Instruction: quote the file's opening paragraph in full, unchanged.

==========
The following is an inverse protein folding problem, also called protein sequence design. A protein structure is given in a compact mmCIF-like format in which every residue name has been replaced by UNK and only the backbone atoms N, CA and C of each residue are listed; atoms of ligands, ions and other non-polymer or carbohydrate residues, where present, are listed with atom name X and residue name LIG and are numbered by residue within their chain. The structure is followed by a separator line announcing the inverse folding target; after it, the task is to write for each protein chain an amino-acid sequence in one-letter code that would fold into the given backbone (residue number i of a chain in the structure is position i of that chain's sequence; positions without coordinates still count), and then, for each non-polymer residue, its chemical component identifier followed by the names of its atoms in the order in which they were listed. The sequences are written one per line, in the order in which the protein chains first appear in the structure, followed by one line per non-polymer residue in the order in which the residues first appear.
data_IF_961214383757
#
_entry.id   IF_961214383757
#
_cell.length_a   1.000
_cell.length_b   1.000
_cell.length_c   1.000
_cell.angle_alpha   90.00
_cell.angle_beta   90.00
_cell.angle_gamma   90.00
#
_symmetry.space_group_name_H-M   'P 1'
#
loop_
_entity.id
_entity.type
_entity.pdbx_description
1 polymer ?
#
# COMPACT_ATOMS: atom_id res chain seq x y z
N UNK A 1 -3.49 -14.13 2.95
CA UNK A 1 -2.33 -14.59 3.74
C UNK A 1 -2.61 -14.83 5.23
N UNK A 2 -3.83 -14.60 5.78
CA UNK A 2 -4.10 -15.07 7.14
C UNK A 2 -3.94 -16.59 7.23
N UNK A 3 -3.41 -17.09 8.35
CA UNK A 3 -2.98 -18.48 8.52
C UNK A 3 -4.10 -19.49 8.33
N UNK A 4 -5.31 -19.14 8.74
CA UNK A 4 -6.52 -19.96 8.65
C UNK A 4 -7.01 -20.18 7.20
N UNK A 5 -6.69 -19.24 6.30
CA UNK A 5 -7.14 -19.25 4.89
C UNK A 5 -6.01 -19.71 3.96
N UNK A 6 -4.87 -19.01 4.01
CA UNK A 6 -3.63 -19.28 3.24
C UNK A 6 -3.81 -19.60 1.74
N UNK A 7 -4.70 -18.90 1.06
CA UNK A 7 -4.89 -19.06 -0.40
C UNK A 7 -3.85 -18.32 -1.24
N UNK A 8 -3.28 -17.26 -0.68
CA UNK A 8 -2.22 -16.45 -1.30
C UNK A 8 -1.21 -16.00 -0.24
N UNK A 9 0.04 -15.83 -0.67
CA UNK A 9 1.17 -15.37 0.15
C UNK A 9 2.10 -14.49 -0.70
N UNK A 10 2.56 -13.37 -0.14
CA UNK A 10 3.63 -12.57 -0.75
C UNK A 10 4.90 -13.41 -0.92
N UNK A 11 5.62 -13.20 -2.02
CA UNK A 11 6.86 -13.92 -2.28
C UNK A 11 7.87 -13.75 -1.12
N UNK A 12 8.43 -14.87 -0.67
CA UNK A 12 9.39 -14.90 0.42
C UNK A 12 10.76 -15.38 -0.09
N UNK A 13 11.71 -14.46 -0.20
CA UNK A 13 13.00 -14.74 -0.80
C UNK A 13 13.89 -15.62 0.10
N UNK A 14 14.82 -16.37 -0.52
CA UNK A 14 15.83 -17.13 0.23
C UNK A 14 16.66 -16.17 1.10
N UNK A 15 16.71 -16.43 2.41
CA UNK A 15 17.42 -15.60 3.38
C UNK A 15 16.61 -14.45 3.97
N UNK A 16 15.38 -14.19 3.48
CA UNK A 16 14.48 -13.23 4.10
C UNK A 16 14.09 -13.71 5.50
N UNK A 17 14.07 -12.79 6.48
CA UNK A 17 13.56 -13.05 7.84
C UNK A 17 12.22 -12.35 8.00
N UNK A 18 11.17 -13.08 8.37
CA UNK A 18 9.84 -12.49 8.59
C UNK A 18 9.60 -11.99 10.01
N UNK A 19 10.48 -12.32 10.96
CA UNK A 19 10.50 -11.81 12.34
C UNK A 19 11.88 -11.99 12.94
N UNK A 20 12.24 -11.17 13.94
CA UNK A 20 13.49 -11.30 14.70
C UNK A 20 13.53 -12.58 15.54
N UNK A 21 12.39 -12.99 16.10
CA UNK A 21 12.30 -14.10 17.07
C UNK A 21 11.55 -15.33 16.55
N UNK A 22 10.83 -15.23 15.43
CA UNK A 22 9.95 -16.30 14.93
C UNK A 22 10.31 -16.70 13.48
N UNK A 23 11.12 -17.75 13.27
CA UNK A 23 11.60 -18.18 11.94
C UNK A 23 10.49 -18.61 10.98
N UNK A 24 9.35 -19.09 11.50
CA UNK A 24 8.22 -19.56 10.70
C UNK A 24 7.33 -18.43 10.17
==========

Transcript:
The following is an inverse protein folding problem, also called protein sequence design. A protein structure is given in a compact mmCIF-like format in which every residue name has been replaced by UNK and only the backbone atoms N, CA and C of each residue are listed; atoms of ligands, ions and other non-polymer or carbohydrate residues, where present, are listed with atom name X and residue name LIG and are numbered by residue within their chain. The structure is followed by a separator line announcing the inverse folding target; after it, the task is to write for each protein chain an amino-acid sequence in one-letter code that would fold into the given backbone (residue number i of a chain in the structure is position i of that chain's sequence; positions without coordinates still count), and then, for each non-polymer residue, its chemical component identifier followed by the names of its atoms in the order in which they were listed. The sequences are written one per line, in the order in which the protein chains first appear in the structure, followed by one line per non-polymer residue in the order in which the residues first appear.